‘Through Being Cool’ at 20: Saves the Day’s Chris Conley Looks Back on an Emo Landmark
The original video for Saves the Day’s emo anthem “Shoulder to the Wheel” came straight out of the Nineties-teen-movie playbook. Directed by Darren Doane, who previously oversaw early videos by Blink-182, the 1999 treatment was packed with archetypal American high school shenanigans: a raging suburban house party, assorted costumes and hair metal wigs, and many of the New Jersey band’s real-life classmates. But from the moment cherubic frontman Chris Conley appeared — pouting in a Volvo, donning a bookish red scarf and singing about missing his mom — it was clear that Saves the Day were riding a different wave than their scampish pop-punk predecessors.
“I wrote Through Being Cool when I was at NYU,” says Conley, who now resides in California. “I’d be sitting there with my journal, hanging with the skateboarders and the punks in Washington Square Park, writing lyrics that would become the album.” Conley didn’t make it past freshman year; instead, he dedicated himself to building a lasting legacy in pop-punk and emo at large.
Through Being Cool was the manifestation of an increasingly emotive, heart-on-sleeve revolution taking place within pop-punk. Released on New York’s Equal Vision Records, Saves the Day’s literary and melodic sophomore LP helped them stand out among the hardcore heavyweights on the label’s roster, including Converge, Refused, and Bane. “Heart is on the floor/Why don’t you step on it?” Conley yawps in “Rocks Tonic Juice Magic,” painting a portrait of his ex with the unsparing cruelty of a slasher film. On the flip side, he sets Brian Wilson–esque dreams of married life to a breakneck pace in “Do You Know What I Love the Most?” as he sings, “Even the suburbs would be OK/With you between my sheets.”
The band subsequently signed to Warner Music imprint Vagrant Records, and followed with their 2001 breakthrough, Stay What You Are, which cracked the Billboard 200 at the same time other that emo acts like Jimmy Eat World and Dashboard Confessional were enjoying mainstream success. “Pop-punk, emo, it didn’t matter to us back then,” Conley says. “We just thought of ourselves as a New Jersey hardcore band.”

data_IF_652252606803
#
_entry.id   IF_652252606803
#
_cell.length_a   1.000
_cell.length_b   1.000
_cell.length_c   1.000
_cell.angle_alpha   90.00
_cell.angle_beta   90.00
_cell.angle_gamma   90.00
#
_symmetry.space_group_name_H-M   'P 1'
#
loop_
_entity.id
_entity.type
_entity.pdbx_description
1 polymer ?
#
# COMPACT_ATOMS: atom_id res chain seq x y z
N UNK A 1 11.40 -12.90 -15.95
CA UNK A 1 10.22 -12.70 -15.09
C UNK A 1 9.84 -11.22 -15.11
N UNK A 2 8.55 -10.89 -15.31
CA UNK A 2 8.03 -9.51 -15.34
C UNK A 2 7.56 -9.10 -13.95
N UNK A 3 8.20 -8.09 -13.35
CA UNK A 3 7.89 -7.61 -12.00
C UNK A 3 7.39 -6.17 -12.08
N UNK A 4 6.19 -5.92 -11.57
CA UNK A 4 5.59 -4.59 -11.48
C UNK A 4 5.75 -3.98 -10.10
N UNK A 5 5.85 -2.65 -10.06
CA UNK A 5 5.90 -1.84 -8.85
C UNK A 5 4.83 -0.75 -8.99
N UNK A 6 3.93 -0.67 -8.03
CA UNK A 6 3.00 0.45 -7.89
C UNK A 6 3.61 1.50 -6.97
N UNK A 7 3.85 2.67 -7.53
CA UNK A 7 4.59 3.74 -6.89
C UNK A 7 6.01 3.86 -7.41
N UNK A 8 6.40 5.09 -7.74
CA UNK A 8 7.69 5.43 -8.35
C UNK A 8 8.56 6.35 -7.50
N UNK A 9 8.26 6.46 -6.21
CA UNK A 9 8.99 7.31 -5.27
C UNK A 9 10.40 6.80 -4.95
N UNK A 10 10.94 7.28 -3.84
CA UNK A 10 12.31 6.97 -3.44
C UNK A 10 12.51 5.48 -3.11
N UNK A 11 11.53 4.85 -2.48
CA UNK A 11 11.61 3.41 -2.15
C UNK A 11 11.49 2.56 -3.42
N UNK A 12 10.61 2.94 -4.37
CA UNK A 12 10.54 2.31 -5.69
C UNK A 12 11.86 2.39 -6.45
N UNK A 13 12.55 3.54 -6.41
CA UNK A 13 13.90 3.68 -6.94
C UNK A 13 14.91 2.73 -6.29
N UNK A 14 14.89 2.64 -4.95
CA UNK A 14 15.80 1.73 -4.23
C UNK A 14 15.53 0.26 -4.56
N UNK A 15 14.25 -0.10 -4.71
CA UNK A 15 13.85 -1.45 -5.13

Two decades later, the band has gone through several lineup changes, and since returned home to punk stronghold Equal Vision. Now, Conley, the sole remaining member from the Through Being Cool era, is prepping a new reissue of their 1999 opus: Out October 25th, it features remastered versions of the original LP, plus never-heard-before demos taped in Conley’s mom’s basement.
On November 2nd, the 20th anniversary of Through Being Cool, Saves the Day will kick off a sold-out four-night tour, on which they’ll play the album in its entirety. The band teases the upcoming festivities with a new animated video for “Shoulder to the Wheel,” which sees Saves the Day’s 1999 house party cartoon-ified by Sarah Schmidt and Ian Ballantyne.
Conley spoke with Rolling Stone about making the original video, writing Through Being Cool, and the New Jersey scene that inspired it all.
In 2017, Rolling Stone ranked Through Being Cool at Number 18 on its “Greatest Emo Albums” list. Did you happen to see it?
It was so surreal. When we were actually making the album, we knew it was special, but we couldn’t imagine that 20 years later we’d be celebrating it in this way and talking about it as a landmark album.
You came up in New Jersey’s hardcore scene — what made you adopt a more poppy, melodic direction after your debut, Can’t Slow Down?
It wasn’t like we made a conscious choice to change; I think that was just my taste evolving. But there was always a hard edge to Saves the Day. That’s just a reflection of coming up in New Jersey and New York. We loved bands like Lifetime, Gorilla Biscuits, and Bouncing Souls — their album, Maniacal Laughter, is all over Through Being Cool. “Freaks, Nerds and Romantics”? That was us. But when we were touring in the early days, [between] 1997, 1998, there were two seminal records that had come out: one was Foo Fighters’ The Colour and the Shape, and the other was Refused’s The Shape of Punk to Come. Those two records were on repeat in the van, and really wormed their way into our hearts and heads. When we went to record it, we were tried to match the tones and the aggressive energy of those albums — even though we were just kids from New Jersey; we didn’t have much to be angry about. Throw in some Jawbreaker, and Weezer’s Pinkerton, and you got the cocktail that is Through Being Cool.
Which song from Through Being Cool was the most definitive of your sound at that time?